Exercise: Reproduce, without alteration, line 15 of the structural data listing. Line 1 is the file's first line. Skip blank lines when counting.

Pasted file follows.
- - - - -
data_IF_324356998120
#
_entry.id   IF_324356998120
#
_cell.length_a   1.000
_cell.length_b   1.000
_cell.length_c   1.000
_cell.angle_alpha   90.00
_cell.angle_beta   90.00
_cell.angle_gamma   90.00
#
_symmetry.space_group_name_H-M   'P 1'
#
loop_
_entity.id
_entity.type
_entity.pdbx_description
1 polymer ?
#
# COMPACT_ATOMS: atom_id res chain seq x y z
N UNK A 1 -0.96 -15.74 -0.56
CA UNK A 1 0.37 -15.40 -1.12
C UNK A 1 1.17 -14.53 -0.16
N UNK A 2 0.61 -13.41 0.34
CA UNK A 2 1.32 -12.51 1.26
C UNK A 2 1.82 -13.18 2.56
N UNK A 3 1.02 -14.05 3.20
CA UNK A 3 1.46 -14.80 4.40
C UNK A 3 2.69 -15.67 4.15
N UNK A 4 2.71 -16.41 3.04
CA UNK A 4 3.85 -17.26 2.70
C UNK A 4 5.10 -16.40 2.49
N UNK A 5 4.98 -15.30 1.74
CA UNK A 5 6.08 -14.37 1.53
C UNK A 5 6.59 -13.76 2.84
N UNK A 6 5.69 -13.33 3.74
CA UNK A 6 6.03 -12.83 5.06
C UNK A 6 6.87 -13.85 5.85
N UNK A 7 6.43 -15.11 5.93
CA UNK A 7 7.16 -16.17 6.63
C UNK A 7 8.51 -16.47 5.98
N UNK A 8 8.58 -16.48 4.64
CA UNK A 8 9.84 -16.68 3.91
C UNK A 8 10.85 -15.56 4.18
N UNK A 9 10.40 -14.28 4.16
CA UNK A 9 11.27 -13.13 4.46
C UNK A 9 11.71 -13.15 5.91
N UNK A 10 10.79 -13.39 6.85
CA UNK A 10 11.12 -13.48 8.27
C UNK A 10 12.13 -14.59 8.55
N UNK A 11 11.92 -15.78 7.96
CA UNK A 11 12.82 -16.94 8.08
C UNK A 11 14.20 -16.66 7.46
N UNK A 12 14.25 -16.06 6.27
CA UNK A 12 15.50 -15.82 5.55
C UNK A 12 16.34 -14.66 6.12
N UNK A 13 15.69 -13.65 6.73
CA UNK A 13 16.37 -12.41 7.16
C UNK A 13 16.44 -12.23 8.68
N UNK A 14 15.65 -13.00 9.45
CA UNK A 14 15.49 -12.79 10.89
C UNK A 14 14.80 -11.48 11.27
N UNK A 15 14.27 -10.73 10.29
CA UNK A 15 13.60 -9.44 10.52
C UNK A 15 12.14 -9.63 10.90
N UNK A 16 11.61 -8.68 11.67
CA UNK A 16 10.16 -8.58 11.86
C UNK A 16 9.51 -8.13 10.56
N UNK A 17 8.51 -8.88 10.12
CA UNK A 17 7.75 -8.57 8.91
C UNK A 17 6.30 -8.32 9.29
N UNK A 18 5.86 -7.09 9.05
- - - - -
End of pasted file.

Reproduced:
_entity.id